Regards,
     

     
    Michael Bourque
    I remember staying on my Great Grandmothers farm in Nova Scotia as a little boy and eating this every winter. This is not a recipe that is easily made on the first try. I have been working on this dish for about two years now and have improved substantially. Here are my suggestions....
     
    All the seasoning is imparted through the broth/stock so I like to reduce it down and make sure it has a ton of flavor. I use a juice extractor to grate the potato and it makes it easy to measure how much liquid is removed in order to know exactly how much stock to put back, but at the bottom of the juice I take out will be a white brick of starch. I let the potato liquid settle and carefully pour off the water after measuring and take half the block of starch and add it back to the potatoes as the juicer removes far more starch than the traditional process of grating and wringing in cheese cloth. The potato pulp should be pretty dry before adding the stock, so wrap up in cheesecloth and knot the top and use a wooden spoon through the knot to turn and wring it out.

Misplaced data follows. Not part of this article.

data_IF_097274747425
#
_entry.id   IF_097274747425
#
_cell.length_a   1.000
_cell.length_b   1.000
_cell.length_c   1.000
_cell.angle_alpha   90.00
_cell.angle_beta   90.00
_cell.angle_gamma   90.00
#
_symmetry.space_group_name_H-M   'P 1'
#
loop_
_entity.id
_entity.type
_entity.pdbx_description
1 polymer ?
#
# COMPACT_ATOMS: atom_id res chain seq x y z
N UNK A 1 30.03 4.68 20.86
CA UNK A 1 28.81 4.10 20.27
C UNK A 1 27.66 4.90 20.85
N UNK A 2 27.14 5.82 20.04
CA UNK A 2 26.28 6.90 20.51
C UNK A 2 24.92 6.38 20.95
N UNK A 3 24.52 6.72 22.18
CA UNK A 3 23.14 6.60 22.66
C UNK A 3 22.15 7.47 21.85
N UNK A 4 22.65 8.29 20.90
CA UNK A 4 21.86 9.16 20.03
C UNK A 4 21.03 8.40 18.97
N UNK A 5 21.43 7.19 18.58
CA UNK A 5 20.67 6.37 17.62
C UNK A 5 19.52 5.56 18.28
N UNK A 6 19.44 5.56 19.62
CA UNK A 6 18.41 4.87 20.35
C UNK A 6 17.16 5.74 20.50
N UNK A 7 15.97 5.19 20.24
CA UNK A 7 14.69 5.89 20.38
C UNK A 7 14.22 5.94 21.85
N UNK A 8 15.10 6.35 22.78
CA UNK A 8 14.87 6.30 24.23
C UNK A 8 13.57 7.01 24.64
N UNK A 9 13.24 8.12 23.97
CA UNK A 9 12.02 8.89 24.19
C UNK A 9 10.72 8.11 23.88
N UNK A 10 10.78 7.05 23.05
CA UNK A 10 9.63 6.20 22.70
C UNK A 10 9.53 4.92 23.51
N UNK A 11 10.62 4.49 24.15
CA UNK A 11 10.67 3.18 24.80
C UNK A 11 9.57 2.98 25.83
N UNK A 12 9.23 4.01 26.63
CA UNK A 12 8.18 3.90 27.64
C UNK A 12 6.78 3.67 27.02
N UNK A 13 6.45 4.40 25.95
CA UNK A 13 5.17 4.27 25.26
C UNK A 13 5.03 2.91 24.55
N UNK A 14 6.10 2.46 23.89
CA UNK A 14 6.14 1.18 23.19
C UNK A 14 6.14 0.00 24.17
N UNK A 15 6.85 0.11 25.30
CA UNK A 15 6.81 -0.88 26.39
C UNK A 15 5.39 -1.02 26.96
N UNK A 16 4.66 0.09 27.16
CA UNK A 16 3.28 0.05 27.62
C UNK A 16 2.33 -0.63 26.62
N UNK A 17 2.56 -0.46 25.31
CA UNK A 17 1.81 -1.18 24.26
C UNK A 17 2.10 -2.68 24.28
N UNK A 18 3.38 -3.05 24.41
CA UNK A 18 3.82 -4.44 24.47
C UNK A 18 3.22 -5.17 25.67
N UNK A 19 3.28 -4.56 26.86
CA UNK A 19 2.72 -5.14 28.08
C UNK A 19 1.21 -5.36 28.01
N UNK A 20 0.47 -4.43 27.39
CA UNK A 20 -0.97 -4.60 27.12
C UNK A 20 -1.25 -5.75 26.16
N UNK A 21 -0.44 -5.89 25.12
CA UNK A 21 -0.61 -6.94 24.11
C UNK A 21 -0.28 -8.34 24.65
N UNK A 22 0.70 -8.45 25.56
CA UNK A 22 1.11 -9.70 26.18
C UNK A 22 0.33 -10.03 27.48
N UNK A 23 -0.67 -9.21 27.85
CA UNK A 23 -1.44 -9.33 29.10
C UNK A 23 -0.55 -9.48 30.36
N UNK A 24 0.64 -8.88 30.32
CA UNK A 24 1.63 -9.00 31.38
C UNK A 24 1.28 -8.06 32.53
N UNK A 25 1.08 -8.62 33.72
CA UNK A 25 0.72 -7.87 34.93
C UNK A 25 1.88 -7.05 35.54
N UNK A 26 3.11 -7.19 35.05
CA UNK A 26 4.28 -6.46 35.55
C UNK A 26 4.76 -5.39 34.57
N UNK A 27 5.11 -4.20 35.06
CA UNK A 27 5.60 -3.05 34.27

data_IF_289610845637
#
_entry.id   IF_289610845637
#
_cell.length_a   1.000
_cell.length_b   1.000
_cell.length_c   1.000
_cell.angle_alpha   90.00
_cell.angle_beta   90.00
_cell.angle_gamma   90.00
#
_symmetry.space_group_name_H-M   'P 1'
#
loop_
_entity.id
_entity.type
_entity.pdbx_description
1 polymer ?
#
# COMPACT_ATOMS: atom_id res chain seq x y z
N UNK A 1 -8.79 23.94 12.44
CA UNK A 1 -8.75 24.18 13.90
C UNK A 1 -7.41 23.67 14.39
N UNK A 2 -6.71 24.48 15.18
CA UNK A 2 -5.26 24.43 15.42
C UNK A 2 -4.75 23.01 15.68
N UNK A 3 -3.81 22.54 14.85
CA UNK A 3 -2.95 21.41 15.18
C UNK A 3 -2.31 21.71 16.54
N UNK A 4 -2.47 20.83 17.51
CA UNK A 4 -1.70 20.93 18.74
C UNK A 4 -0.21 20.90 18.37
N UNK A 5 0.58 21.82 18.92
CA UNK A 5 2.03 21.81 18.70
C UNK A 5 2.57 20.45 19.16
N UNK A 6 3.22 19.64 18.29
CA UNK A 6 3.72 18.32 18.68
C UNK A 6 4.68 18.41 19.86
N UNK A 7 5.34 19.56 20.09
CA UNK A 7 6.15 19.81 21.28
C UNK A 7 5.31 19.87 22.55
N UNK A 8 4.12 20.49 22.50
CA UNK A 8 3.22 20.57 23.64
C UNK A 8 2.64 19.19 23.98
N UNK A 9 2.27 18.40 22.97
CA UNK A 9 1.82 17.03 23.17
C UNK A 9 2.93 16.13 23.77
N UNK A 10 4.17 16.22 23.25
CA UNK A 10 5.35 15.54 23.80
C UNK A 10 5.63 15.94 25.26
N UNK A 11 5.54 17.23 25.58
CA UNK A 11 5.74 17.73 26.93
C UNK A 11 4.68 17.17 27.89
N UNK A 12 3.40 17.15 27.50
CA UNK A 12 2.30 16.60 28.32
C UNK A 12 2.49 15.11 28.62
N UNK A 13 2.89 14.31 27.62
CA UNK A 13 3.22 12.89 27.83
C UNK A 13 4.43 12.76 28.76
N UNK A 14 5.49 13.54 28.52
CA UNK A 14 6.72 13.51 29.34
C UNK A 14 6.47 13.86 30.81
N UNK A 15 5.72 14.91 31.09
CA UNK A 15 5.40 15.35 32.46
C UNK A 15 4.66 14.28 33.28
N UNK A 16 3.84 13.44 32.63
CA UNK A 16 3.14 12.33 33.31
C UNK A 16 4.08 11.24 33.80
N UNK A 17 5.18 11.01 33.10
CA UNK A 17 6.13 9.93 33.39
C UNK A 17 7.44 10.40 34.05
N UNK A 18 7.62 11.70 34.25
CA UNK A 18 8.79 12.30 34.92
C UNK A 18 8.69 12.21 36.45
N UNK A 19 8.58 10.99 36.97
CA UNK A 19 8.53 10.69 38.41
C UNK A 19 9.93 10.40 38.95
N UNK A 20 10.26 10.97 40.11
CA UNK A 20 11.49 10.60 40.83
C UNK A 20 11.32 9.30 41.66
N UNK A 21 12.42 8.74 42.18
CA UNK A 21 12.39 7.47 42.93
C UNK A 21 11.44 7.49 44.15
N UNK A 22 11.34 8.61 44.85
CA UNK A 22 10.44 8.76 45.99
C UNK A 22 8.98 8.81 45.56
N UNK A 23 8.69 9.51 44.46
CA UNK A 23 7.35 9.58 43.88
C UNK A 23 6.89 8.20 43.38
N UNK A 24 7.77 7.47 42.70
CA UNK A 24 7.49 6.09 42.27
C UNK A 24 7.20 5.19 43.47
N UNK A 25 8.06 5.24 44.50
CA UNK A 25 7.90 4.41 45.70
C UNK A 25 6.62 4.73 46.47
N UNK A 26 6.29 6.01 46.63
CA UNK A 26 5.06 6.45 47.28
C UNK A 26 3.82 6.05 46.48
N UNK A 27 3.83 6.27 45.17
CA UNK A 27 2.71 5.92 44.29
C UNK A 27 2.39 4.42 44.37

The broth has to be boiling hot. I use a large Kitchen Aid mixer. It may appear that the amount of liquid that came out is too much to put back in, but it will all absorb in as it mixes. The fat that greases the pan will mix with the starch and make a nice crust. My Great Grandmother used lard to grease the pan, but just about any fat will work. I make a huge sheet pan, so it takes about 5 hours at 350 degrees to cook. I also cover the top with foil for the first three hours and uncover it for the next two hours. Good luck!
    This is horrible! You got to be kidding.
    My grandmother from Nova Scotia made this, and my mother has taken it over. We have it every Christmas Eve. I would say it's a little more than "medium" difficulty. Also, they added pork and beef. Makes a big difference.
    I myself as I am sure Michael also, has had this meal in their family for centuries! It is a great staple, and yummy! Thanks for the posting Michael!